A range of factors can affect the choice of a plot of land for a development project, including the rising supply of warehouse and industrial space, workforce availability and governmental amendments to legal acts such as building law, water law, zoning law or amendments to regulations on trading in arable lands.

Both legal and environmental assessment of a land property and a physical inspection of the condition of the land and deep groundwater will have an impact on a project’s commercial viability and time required for completion.

What specifically should be considered before buying a plot?  

First and foremost, you should find out whether a plot is included in the Master Plan (MPZP) which is an act of local law adopted by a city or gmina council detailing permitted land use and development. These plans must be taken account of when applying for a building permit. Green area percentage, floor-area ratio, siting of a building on a plot, access to a public road, intended uses of adjacent lands, cubic volume of a building and its roof’s shape are some of the requirements that must be met by an investor.

If a land for a planned project is not included in the Master Plan, you should consult a zoning study that sets out general restrictions on land use and constitutes a basis for applying for a zoning decision (WZiZT).

In April the Polish government intends to amend the Act on Spatial Planning and Development quite significantly by limiting the validity of zoning decisions to maximum two years, introducing the requirement to provide utility infrastructure, develop the immediate vicinity, and to specify primary functions of schemes, among others. In addition, investors will be required to check the current class of land in a cadastral survey when applying for a zoning decision for a particular plot of land.

No major issues are associated with lands intended for development and arable lands of class above IV. As regards arable lands with class below IV, a decision on exclusion of such lands from agricultural production and change of status from class III to class IV would have to be obtained. Given the current regulations on trading in such lands and other upcoming amendments planned for this year, this may also have a substantial impact on a project’s timeframe.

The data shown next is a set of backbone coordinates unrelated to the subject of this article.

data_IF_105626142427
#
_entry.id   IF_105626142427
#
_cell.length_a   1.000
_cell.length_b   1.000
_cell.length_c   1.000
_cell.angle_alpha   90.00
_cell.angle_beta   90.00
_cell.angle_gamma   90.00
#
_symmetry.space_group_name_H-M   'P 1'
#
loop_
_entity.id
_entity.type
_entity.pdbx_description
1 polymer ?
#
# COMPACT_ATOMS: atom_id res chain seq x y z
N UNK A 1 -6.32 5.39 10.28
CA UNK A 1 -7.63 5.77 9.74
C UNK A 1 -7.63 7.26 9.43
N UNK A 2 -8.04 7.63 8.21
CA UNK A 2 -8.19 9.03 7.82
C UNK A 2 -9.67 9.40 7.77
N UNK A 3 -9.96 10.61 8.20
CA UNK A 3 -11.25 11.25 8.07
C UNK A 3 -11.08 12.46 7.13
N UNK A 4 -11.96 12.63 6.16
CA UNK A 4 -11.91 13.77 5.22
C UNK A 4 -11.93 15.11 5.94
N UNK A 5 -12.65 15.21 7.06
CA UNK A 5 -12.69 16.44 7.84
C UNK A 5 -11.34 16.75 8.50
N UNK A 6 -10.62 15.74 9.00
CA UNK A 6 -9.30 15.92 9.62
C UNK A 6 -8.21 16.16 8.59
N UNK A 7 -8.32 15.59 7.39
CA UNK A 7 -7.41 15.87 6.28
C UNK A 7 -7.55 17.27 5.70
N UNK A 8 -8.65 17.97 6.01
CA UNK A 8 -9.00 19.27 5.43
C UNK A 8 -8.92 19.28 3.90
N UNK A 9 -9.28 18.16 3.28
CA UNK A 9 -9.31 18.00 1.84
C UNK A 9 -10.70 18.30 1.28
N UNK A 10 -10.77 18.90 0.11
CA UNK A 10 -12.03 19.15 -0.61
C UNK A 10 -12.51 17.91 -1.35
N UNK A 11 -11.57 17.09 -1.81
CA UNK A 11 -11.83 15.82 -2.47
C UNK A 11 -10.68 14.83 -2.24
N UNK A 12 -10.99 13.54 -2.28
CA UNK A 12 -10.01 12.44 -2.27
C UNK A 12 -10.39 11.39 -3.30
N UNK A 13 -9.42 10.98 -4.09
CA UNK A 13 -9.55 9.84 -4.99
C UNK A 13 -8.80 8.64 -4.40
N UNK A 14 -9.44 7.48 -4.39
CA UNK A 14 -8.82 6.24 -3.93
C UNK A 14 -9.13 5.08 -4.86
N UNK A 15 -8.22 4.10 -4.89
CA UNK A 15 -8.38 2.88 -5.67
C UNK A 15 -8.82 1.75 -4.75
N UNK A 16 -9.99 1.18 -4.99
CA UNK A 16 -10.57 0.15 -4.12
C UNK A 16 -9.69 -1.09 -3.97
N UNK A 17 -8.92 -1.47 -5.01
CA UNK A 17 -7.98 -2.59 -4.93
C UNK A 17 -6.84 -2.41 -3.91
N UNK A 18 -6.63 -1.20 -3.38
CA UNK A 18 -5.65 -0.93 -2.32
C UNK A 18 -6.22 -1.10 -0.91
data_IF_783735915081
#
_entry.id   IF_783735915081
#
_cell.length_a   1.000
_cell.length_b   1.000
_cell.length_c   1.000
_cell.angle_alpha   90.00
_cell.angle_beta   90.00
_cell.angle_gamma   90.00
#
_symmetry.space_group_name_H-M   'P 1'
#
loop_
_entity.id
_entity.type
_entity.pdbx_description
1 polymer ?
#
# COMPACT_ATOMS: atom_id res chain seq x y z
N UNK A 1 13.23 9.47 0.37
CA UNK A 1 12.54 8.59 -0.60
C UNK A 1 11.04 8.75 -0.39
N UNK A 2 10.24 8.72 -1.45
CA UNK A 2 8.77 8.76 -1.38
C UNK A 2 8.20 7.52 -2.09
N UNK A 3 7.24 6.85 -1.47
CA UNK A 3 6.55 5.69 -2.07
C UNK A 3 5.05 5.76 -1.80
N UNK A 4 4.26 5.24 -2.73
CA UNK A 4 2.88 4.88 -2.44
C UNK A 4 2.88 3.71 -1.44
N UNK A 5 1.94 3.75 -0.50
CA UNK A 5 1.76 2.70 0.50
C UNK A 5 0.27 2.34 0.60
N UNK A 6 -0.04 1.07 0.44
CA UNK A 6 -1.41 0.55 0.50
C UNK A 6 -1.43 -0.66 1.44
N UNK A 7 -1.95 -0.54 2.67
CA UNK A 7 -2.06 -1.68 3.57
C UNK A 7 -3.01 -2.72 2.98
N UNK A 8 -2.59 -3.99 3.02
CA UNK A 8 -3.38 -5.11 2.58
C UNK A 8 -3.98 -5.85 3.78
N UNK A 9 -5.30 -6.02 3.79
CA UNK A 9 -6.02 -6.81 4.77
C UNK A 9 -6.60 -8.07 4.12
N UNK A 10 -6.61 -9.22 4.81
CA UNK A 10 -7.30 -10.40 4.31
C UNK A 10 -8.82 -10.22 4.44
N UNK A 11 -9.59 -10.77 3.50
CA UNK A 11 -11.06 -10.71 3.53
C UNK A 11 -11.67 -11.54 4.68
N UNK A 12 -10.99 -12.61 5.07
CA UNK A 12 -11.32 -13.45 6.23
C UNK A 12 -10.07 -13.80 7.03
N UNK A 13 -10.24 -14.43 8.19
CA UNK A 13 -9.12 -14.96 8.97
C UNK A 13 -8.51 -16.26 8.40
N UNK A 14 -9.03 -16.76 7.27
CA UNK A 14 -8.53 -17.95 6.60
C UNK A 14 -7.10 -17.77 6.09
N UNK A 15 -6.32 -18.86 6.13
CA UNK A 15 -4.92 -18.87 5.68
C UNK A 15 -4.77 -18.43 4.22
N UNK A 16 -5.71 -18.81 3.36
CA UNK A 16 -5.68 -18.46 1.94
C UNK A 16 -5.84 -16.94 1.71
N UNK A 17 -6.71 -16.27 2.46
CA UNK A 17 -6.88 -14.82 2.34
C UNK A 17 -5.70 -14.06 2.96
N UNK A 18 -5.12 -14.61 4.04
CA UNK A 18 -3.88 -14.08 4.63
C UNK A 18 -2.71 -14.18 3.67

All the above checks are carried out as part of a legal due diligence process to review thoroughly the legal status of a plot of land before acquisition. Review includes in particular the land and mortgage register to check title to the property, perpetual usufruct, existing encumbrances such as easements, mortgages, and third party claims, and the cadastral survey. An important aspect of locating a development project is to identify the type of property right: is it ownership or perpetual usufruct? A perpetual usufructuary is permitted to use a property solely as designated in the perpetual usufruct agreement. The perpetual usufructuary will, however, be at a crossroads if there is any disparity between the intended use and development of a property specified in the perpetual usufruct agreement and the zoning plan or study (for instance when a new zoning plan is adopted). It is possible to amend the perpetual usufruct agreement, but the process requires time and money.

Technical issues are another area that should be investigated in a process called technical due diligence. Geotechnical investigations are extremely useful in this as they will help identify geomechanical properties of land and avoid potential problems during the actual operation of a scheme such as subsidence of foundations. Such investigations are mainly carried out to identify the land’s bearing capacity and groundwater level. With this wealth of knowledge at hand, we can take preventive action early enough to protect a property against the risk of flooding.

An Environmental Site Assessment (ESA) must be carried out in addition to geotechnical investigations and, depending on the complexity of diagnosed problems, will comprise one, two or three phases incorporating various levels of site assessment.

During phase one potential contamination of soil and groundwater is assessed. It includes a review of historical and regulatory information (if available), informal consultations of key environmental protection regulations (subject to confidentiality) and an on-site visit.
During phase two, soil and water are analysed to detect the presence of contaminants in accordance with the relevant regulation of the Ministry of the Environment.

Phase three of the ESA aims to delineate contaminated areas and specify quantities of contaminated materials that need to be cleaned up or monitored even for several seasons. This study is normally carried out in mining areas.

These are only a small part of many issues that need to be considered when buying a plot of land. Others will include examination of access to utilities, existing infrastructure for liquidation or relocation, tree cutting, proximity of running and still water, and availability of workforce and public transport.

Choosing an optimal plot of land is not an easy process. There are many issues at stake that require time to review and, first and foremost, specialist expertise that can be provided only by commercial real estate advisors and technical experts. Understanding the full spectrum of technical risks and commercial conditions of scheme development options and proper management are key to the success of any investment project.